It was his habit of spending his time not only with the unlearned, the common, but with the worst elements of the rabble.  He not only allows prostitutes, tax collectors, and other sinners to be near him, but he actually seems to prefer their company!  So it was inevitable that some of us would ask him about this: after all, we Pharisees spend our lives seeking God in his holiness and understand all about contamination and so are scrupulous about avoiding anything—and anyone—who could taint us.  He walks about as if such things don’t matter, we had to know why.

In answer he talked about how people rejoice when they find something they have lost, implying that God rejoices to find these lost ones—he had said another time about it being the sick not the well need a doctor.  The rabble see it as another story of the lost being found that they forget that the climax, the main point of a story, is at the end—and this story doesn’t end with the father’s joy at his son’s homecoming.  There is another son in the story, the older son who obeyed his father and was not at all happy with his younger brother’s sudden reappearance.  If the rabble are the younger son, who is the other one?  Who else but us, of course.


Yet his story ended right there, with the father pleading with his older son to come and join the party.  Did he?  Would he?  Why is the ending missing?  We wrestled with that for a while before the real meaning of the story hit us: it is not a description but an invitation!  Join me, he was saying, come and help me welcome these lost ones home.  It is not that he forgot the end of it, it is at the ending hadn’t been written yet.

Did he really expect us to accept such an offer?  Surely he must have realised what it would mean for us: to throw away a whole lifetime of watchful scrupulosity; to waste our carefully crafted and kept holiness; to embrace, after such particular avoidance, this unwashed, common, rabble.  He had shown us before that he himself didn’t set much store by the traditions of the Elders, but he must have known that it was in keeping them that we Pharisees found our identity.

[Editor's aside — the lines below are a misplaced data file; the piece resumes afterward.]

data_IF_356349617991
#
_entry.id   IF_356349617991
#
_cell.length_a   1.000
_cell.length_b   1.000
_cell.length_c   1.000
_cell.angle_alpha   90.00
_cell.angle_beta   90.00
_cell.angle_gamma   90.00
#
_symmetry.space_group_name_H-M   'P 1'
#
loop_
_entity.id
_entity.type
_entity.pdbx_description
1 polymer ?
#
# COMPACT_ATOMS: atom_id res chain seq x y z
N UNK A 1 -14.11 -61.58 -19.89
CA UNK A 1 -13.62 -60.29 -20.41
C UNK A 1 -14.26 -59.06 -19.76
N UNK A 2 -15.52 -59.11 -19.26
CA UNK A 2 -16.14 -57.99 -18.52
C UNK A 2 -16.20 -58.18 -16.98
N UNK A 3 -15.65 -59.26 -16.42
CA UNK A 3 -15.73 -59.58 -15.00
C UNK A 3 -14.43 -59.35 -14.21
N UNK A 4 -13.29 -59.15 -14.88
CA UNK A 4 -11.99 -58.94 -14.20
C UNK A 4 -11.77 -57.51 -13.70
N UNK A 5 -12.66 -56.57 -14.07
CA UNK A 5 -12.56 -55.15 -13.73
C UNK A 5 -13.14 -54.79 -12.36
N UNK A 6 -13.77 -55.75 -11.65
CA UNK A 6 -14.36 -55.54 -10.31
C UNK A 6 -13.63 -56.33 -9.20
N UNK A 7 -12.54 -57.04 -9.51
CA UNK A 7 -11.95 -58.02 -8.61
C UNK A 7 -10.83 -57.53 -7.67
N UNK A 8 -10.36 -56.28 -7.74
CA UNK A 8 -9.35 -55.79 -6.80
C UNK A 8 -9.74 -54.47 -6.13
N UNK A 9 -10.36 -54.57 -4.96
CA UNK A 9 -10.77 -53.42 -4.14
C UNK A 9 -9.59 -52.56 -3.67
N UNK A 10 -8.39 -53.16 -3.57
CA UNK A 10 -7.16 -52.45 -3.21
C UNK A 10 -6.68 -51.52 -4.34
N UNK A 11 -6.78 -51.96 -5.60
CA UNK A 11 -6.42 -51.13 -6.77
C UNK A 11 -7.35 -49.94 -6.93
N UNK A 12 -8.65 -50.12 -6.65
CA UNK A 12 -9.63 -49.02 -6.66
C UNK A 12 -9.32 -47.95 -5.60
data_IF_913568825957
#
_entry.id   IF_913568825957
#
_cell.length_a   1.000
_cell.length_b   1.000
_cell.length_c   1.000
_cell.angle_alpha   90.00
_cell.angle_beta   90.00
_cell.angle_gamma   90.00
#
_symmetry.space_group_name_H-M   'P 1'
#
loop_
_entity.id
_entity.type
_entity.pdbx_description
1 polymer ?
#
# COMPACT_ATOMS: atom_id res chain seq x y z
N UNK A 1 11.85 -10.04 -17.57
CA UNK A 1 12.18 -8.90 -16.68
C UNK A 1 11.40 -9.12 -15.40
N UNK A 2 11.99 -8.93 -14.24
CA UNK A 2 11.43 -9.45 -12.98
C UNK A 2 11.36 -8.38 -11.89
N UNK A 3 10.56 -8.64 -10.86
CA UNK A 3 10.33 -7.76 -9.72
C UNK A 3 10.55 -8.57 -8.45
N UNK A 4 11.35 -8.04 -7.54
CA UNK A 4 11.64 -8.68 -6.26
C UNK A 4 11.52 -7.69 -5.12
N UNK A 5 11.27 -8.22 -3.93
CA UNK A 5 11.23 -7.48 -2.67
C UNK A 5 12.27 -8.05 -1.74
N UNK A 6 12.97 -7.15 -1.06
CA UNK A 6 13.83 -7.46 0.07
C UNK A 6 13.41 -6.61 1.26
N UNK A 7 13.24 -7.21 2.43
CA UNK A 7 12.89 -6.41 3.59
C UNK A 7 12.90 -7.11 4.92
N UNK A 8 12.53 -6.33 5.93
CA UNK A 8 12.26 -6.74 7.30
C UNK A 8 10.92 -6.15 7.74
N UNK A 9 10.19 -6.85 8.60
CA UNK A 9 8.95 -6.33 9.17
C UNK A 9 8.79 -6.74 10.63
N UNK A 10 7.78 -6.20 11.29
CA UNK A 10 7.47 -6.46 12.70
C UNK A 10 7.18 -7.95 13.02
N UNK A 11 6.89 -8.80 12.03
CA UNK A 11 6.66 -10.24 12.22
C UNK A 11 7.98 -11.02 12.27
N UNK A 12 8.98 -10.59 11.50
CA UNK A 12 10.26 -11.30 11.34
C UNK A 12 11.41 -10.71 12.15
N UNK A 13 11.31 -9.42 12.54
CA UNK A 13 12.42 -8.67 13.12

I would have said that such a thing was unthinkable, that none of us could do it, but I had noticed some of our brothers considering it.  All I can say is that they had better be careful and keep their new convictions to themselves.  Already the authorities have issued proclamations stating that anyone found following this man’s teachings would be put out of the synagogues.  And it is bound to get worse as things come to ahead.


He realises that we have rejected his offer.  He no longer tells that story, and the ones he does tell now have endings: the wedding feast where the invited guests won’t come and are rejected or destroyed, are the one about the vineyard owner who sends for his rent and the tenants reject and abuse his servants, then kill his son before he, in turn, rejects and kills them.  He acknowledges our answer, our refusal to give up all that we have worked for, and declares that the battle lines are drawn.  And so they are.

We are watching and waiting.  So long as he is surrounded by the crowds and has their approval, we will do nothing.  We cannot risk a riot and the inevitable Roman response.  But crowds are fickle things and, sooner or later, he will say something to cross them and we’ll be ready.  Or else we’ll catch him quietly, away from the crowds.  Either way his days are numbered, the final ending of all the stories will soon be written.